As a war practice, scientific progress becomes publified. The “market” for such publified efforts becomes a governmental market. As in war, the government has the primary responsibility to conduct the activity, to mobilize resources, and to delegate duties. The Kennedy executive branch patent policy distinguished “established nongovernmental commercial position” from a “field of science or technology in which there has been little significant experience outside of work funded by the Government, or where the Government has been the principal developer of the field.” To declare a war on disease means to declare that the scientific and technological progress necessary to wage that war are to become a matter for a governmental market. There may still be a non-governmental commercial market, but that is beside the point. The government market is the market of vital interest to government. That governmental market exists to deliver victory–in the case of a war on disease, cures and prevention, eradication, and at the very least, making acute conditions less acute. The tools to wage the war on disease, used to fight disease, are a matter for the governmental market. If there is a nongovernmental commercial position to be had for such tools, it is not to fight disease but rather to do something else–to treat animals, say, or to be adapted–used as sensors to detect impurities in water or to improve sanitation of industrial surfaces or telephone handsets.
The governmental market for research does not come into existence to supply technology to private concerns so they may profit in a non-governmental market and there do whatever fighting is to be done. That would be like having the government declare war and then spend its money on equipment to hand over to companies to do whatever fighting they wanted or didn’t to, based on whatever money they thought they could make. Yes, the for-profit war. A strange concept–though companies may get rich on war, they don’t take the lead responsibility for fighting the war but rather they prefer to sell to the combatants–all the more so if the combatants are happy to pay premium prices for what they need. They are then all for laws that force the government to pay premium prices, and it’s even better if the government also subsidizes the development of what they will eventually sell to the government.
Once there is this declaration to use war practices with regard to disease, then industry is called upon to mobilize to serve this effort. In this regard, it makes perfect sense that the 1962 Public Health Service patent policy would insist on federal government ownership of inventions made with PHS support, with release of these inventions to all companies except when public health needs required expeditious manufacturing and then Bush’s method of awarding sole source contracts–exclusive licenses, if you will–were entirely appropriate. There was no need to worry about “commercialization” of inventions. The effort was to advance science, make those advances broadly available to mobilized companies, and in the area of mobilization–waging war against disease–to use those advances to identify therapies and then rig for mass production (if mass production was required). Depending on the need, mass production could involve a single mobilized company, a few companies, or many companies producing sufficient product for their service areas.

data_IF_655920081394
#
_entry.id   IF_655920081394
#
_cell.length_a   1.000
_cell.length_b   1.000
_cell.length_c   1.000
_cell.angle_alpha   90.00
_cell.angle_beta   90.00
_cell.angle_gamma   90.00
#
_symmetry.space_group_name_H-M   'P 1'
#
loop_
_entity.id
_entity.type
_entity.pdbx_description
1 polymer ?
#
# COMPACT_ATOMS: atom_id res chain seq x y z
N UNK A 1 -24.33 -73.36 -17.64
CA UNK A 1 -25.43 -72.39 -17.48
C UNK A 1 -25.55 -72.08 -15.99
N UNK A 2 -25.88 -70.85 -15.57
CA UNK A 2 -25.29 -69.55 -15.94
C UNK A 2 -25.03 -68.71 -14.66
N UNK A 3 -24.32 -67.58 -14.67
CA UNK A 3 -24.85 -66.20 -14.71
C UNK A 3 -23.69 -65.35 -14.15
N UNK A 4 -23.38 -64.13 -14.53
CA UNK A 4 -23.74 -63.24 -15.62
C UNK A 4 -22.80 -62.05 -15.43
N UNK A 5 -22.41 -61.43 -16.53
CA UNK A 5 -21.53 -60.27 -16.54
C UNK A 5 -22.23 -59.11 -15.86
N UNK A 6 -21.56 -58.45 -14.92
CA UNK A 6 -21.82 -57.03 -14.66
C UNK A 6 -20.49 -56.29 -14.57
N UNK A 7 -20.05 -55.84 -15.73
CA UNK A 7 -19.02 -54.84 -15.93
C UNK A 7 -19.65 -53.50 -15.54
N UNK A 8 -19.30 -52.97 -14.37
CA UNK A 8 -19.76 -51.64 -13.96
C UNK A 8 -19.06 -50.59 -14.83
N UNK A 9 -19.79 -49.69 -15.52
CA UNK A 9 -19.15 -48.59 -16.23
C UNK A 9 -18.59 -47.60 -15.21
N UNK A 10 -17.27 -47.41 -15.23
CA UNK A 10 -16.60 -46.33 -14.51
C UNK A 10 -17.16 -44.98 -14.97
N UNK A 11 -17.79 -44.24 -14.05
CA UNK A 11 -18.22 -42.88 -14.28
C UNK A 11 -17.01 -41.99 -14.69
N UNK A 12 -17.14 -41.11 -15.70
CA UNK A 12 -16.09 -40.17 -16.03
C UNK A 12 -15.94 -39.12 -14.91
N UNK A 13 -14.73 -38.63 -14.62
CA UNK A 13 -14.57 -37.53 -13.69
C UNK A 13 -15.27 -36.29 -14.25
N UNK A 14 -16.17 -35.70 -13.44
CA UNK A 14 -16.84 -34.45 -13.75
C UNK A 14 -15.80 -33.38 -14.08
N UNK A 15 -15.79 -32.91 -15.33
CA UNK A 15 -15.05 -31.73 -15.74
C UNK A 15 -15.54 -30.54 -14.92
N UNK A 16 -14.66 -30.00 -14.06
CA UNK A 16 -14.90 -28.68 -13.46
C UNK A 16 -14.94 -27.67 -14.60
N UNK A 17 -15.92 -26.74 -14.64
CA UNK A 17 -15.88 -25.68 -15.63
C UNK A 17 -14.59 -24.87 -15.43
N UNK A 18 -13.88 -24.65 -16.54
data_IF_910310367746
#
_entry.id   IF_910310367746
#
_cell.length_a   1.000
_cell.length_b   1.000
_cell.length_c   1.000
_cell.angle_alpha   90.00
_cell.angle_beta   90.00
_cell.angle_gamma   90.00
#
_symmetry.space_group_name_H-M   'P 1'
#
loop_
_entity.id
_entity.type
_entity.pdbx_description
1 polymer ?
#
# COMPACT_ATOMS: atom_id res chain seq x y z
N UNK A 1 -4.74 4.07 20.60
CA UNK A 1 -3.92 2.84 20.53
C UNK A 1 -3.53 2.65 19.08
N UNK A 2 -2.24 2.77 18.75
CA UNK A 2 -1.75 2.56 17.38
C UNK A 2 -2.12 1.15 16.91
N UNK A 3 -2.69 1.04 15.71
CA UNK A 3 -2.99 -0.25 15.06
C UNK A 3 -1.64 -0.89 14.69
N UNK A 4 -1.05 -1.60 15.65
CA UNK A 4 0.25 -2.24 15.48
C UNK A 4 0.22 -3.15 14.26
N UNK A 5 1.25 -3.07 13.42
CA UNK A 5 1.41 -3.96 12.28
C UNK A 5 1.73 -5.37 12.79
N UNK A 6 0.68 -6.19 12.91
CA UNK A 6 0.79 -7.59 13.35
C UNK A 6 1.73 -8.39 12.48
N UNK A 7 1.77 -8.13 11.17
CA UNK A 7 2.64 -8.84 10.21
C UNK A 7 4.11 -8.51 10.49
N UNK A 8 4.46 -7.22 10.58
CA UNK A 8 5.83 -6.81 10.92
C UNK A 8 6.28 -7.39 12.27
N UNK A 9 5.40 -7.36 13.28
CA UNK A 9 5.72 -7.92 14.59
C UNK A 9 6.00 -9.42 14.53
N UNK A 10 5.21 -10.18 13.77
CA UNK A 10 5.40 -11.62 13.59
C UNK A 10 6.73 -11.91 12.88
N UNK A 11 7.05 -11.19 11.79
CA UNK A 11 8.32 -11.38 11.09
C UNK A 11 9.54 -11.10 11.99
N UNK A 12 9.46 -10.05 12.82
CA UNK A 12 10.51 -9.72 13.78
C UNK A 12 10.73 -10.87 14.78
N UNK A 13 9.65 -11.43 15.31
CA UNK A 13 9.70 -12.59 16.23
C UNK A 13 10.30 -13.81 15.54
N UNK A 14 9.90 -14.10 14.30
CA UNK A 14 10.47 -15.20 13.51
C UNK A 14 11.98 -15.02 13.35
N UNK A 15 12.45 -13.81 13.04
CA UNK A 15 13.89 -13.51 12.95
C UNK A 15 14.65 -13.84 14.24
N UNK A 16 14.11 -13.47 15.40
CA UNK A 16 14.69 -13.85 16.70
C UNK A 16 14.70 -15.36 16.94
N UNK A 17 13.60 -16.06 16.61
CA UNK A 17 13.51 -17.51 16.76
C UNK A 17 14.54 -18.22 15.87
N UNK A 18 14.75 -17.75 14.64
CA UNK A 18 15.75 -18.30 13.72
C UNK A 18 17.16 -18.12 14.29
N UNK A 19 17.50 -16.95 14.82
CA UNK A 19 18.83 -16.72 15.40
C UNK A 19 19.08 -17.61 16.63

The pharmaceutical company boycott of PHS-supported compounds in the early 1960s was not merely about the possible “contamination” of company proprietary positions by company involvement with research in the same area supported by the federal government. Rather, it was a rejection of the government’s primary responsibility to “wage war” against disease. The pharmaceutical industry, in effect, refused to mobilize, refused to accept the publification of disease science and technology, refused to accept the rapid expansion of a federal market for disease therapies. Instead, the pharmaceutical industry cast federal funding as “basic” research that was to serve as a public subsidy to assist the industry in developing commercial products, and that the federal government should step aside and permit the industry to meet public health needs on its own terms, as profit-seeking ventures. The government’s role, beyond subsidies, was to buy as much product as it wished to buy, but at the prices set by the industry in a non-governmental commercial market.
One might observe that in an actual war, the profit sweet spot for a company that refuses to mobilize, might be a tank that is somewhat easy to destroy. Destroyed tanks mean more orders for tanks, more profits. All the better if a company then could hold a twenty-year monopoly on tanks, preventing the production by others of longer-lasting, less profitable tanks. Sure, another company might come up with its own profitable tank–perhaps not so easily destroyed, but that is prone to breaking down so that it must be replaced or that there’s good profit in supplying replacement parts. A competition to build a profitable tank, rather than a tank that will win the war. If the war is to be a profit center, then a profit-focused, non-mobilized company would dream of a prolonged war, an endless war. There’s nothing in the corporate DNA that argues for developing products so good that they destroy the market altogether. An industry predicated on making products to treat disease cannot be one that is determined to win the war on disease. It wants, rather, a profitable on-going role in a standoff with disease, making acute conditions chronic and extending the time of dependency on medications. To think otherwise is to mobilize, to subordinate profits to public objectives, to work to eliminate the “market” for weapons aimed at disease, to seek profit based on patent monopolies only for uses of technology that are not directed at disease therapies.